The Dutch government is experimenting with licensing and regulating cannabis cultivators, and one organization has already received a cultivation license, according to RTL News. The pilot program will help the government determine if regulated cultivation increases or decreases crime. Cannabis consumers who shop in the Netherlands have been waiting over 40 years for the supply chain to be formalized.
The Netherlands stopped prosecuting those who are caught with less than five grams of cannabis in 1976, but the supply chain behind Amsterdam’s beloved coffee shops has never been clearly defined. In fact, cannabis cultivation has never been legal in the Netherlands, although the government allows coffee shops to operate and receive supplies to a degree. Past policies allowed cultivators to grow up to five plants without fear of prosecution, but given the fact that leading coffee shops in Amsterdam sell tourists up to 12 kilograms (26.45 pounds) per day, it appears that some of the supply is likely coming from the black market.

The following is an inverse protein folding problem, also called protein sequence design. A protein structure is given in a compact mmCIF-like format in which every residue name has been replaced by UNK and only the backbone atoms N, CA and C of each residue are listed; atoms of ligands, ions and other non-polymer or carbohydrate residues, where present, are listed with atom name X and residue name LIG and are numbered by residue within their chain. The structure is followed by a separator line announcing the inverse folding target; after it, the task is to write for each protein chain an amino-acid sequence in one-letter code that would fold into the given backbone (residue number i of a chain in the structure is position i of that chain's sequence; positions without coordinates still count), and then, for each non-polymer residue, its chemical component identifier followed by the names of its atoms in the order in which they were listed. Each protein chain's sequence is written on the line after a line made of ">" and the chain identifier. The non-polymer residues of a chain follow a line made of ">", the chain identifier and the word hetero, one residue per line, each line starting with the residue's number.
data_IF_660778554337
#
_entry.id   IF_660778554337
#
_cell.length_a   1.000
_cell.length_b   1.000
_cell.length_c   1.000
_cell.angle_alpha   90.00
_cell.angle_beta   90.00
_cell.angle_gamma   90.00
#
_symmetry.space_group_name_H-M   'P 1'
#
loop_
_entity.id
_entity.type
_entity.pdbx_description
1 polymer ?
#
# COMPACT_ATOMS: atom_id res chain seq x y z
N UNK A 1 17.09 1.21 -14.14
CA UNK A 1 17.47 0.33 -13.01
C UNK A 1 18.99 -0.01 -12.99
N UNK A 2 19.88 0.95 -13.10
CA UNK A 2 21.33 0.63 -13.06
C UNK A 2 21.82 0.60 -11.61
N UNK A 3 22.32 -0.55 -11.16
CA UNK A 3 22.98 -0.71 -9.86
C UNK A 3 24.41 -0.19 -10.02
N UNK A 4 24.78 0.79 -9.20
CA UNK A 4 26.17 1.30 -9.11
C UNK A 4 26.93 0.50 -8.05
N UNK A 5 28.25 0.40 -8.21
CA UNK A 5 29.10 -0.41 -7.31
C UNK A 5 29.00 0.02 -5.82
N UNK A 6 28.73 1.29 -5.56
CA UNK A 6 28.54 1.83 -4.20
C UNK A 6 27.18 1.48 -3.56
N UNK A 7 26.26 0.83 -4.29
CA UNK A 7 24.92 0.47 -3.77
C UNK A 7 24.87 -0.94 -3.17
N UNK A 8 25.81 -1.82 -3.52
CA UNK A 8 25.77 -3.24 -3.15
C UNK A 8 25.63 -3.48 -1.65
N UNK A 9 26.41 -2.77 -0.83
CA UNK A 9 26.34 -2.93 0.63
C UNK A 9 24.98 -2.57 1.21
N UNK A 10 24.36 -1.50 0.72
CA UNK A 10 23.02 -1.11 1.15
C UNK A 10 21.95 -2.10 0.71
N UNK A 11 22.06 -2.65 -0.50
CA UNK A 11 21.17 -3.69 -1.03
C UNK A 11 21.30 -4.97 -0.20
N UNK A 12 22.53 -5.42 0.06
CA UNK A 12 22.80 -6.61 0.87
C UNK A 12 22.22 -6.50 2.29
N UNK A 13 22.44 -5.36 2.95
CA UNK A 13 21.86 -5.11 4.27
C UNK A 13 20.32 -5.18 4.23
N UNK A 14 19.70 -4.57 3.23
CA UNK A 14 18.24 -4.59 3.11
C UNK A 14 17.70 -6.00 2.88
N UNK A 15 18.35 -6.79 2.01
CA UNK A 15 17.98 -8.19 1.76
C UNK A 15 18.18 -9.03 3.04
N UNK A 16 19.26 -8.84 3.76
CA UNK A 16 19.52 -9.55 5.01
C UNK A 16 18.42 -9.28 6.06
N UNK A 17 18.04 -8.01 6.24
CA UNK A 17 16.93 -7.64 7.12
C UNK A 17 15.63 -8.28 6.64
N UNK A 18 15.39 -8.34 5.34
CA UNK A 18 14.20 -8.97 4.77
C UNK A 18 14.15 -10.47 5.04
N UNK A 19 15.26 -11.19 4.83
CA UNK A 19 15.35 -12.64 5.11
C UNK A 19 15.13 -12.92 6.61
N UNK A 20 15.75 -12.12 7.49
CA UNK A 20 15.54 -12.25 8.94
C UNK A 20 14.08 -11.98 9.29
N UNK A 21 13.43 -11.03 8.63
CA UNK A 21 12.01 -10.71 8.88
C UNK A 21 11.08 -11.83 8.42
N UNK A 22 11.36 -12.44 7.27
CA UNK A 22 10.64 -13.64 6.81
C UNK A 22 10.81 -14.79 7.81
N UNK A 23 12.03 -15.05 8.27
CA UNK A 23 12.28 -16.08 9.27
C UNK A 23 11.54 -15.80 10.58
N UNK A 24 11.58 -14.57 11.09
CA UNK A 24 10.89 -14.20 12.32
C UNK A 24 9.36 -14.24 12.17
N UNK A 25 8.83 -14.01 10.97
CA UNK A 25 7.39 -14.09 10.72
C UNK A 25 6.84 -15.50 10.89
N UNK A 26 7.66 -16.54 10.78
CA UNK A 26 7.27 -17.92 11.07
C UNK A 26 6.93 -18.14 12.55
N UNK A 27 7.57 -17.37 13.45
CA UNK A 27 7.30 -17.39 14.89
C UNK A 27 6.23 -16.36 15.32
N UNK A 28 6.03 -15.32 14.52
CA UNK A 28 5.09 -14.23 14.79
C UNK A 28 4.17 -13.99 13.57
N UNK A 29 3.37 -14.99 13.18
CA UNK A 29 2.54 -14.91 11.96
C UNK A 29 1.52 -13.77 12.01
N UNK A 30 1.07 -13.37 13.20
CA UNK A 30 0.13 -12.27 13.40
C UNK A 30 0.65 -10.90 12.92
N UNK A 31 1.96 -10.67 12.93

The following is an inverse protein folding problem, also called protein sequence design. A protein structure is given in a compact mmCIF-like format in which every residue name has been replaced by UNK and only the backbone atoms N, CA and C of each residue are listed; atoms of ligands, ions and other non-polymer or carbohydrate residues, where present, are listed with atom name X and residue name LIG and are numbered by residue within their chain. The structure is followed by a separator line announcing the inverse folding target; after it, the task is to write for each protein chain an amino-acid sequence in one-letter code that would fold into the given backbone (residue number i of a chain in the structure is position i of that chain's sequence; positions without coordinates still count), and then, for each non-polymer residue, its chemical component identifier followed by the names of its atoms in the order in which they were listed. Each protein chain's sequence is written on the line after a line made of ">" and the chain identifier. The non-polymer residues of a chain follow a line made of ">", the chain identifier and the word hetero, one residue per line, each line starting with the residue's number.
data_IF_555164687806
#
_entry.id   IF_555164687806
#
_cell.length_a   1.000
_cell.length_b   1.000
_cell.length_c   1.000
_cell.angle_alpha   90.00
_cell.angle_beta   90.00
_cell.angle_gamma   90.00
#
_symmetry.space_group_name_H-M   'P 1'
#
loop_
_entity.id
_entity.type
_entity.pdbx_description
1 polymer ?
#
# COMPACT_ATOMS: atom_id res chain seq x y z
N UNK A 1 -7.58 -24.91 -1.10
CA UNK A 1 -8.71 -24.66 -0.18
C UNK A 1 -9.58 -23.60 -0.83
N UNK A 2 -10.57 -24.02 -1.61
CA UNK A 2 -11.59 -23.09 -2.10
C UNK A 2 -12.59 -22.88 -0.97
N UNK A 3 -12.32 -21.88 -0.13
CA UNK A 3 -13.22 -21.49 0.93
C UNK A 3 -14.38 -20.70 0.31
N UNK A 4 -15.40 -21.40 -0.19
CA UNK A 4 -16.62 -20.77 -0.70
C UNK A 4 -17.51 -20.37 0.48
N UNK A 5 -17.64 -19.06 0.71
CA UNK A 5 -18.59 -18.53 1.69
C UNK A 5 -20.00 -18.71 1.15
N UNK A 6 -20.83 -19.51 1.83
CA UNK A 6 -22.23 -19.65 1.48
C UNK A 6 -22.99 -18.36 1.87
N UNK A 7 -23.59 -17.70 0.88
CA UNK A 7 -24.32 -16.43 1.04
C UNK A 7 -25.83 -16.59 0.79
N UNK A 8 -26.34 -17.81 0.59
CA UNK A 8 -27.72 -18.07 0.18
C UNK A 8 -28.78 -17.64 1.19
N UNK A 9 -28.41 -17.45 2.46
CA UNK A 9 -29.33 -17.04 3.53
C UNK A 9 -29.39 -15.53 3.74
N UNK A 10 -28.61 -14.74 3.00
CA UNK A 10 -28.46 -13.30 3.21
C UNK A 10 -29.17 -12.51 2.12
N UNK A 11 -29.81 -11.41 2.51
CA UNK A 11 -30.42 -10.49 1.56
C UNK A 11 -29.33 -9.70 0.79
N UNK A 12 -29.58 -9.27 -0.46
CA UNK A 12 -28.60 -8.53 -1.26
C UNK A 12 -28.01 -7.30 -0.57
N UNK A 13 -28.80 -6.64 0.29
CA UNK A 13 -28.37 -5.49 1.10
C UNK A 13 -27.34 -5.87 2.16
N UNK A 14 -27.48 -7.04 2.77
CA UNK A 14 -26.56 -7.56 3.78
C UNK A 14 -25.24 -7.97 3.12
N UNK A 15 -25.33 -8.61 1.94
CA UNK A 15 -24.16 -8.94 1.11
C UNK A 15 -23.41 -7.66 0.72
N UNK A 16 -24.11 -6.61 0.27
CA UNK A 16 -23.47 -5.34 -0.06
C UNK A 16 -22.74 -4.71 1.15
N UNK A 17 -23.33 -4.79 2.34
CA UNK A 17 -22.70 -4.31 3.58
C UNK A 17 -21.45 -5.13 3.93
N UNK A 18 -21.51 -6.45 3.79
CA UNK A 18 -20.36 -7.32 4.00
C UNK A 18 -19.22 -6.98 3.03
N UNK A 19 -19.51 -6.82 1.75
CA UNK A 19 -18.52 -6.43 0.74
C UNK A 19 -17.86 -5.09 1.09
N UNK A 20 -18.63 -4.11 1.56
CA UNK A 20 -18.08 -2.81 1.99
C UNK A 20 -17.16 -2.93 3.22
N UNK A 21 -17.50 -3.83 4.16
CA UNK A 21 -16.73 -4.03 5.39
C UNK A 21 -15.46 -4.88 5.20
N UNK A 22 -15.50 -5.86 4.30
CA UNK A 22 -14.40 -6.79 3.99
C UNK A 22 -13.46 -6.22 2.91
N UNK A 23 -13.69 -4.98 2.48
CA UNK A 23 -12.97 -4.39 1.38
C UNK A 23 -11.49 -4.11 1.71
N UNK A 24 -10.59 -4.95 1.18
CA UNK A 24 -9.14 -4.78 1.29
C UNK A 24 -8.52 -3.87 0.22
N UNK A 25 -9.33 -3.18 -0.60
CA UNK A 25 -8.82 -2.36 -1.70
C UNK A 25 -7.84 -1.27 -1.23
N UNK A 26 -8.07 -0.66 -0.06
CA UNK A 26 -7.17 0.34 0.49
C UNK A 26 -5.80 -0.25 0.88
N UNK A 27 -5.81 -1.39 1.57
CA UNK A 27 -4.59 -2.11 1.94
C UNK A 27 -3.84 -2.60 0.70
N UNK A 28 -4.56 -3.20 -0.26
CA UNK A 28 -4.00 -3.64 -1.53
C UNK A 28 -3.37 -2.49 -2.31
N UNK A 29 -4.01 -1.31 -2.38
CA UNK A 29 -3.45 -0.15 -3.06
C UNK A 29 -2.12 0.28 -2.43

The latest changes would formally allow cultivation operations. “An experiment with legal cultivation can be called a breakthrough,” political reporter Fons Lambie told. RTL News. “It has been talking about decades for years to come. It is remarkable that, on the one hand, D66 wants to legalize [cannabis] and, on the other hand, the Christian parties such as Christian Union and CDA have always been against it.” D66 or Democraten 66 is the liberal party of the Netherlands.
Last February, legislation to approve cannabis cultivation scraped by the Netherlands’ lower house with a 77 to 72 vote on February 1. The bill was introduced by Vera Bergkamp of D66.
Lawmakers in the Netherlands reportedly feel the pressure to update the nation’s laws to catch up with nations like Uruguay or the United States. The Netherlands was once a safe haven of soft drug laws and Amsterdam was once the capital of cannabis.